Details of the fees paid to KPMG for the year ended 31 July 2020 can be found in note 2 of the financial statements on page 162. Non-audit fees as a percentage of audit fees totalled 9% (FY2019: 4% – this was in respect of fees paid to the Group’s previous external auditor PwC). The Group would not expect in the ordinary course of business for non-audit fees to exceed 20% of the average of the previous three years’ total Group audit fees unless exceptional circumstances existed. The Committee confirms that the non-audit work performed by KPMG, which included some supplementary audit work and work in preparation for the separation of Smiths Medical during the year, was properly assessed and authorised in accordance with the Group’s policy.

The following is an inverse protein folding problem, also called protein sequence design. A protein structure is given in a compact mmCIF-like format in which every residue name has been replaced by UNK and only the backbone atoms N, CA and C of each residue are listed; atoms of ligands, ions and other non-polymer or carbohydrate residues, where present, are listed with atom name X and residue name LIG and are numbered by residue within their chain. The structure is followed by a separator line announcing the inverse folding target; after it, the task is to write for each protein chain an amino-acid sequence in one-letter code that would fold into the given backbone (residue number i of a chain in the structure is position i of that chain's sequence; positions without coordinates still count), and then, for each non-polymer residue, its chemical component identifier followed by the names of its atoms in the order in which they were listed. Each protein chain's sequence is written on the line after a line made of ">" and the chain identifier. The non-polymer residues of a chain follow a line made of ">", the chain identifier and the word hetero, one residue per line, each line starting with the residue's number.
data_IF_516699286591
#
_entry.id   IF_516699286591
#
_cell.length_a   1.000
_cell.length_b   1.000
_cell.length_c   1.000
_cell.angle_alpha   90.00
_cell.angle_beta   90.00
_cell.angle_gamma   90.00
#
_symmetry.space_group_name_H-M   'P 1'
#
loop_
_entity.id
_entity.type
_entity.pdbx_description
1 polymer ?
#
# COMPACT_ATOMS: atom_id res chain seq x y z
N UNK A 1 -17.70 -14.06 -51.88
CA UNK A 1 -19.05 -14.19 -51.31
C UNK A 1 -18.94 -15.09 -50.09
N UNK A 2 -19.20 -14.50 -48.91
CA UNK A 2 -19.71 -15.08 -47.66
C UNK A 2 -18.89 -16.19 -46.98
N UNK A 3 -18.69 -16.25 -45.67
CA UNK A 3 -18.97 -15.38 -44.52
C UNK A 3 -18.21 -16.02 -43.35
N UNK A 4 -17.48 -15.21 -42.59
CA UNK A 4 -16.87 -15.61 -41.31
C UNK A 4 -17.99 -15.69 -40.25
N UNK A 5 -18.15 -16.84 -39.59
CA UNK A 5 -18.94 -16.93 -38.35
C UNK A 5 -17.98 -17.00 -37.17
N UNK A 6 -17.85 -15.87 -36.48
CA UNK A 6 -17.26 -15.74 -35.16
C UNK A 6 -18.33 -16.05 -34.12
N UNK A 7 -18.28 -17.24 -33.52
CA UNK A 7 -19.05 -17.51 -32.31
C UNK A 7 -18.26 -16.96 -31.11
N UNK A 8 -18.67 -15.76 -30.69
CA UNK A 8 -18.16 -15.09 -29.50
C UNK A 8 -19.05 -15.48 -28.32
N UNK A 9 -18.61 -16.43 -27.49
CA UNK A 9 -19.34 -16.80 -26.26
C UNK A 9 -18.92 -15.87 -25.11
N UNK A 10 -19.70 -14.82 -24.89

In addition to monitoring compliance with Group policies, the Committee’s review of KPMG’s independence included examining written confirmation from KPMG that they remained independent and objective within the context of applicable professional standards, and considering the performance of the audit engagement partner.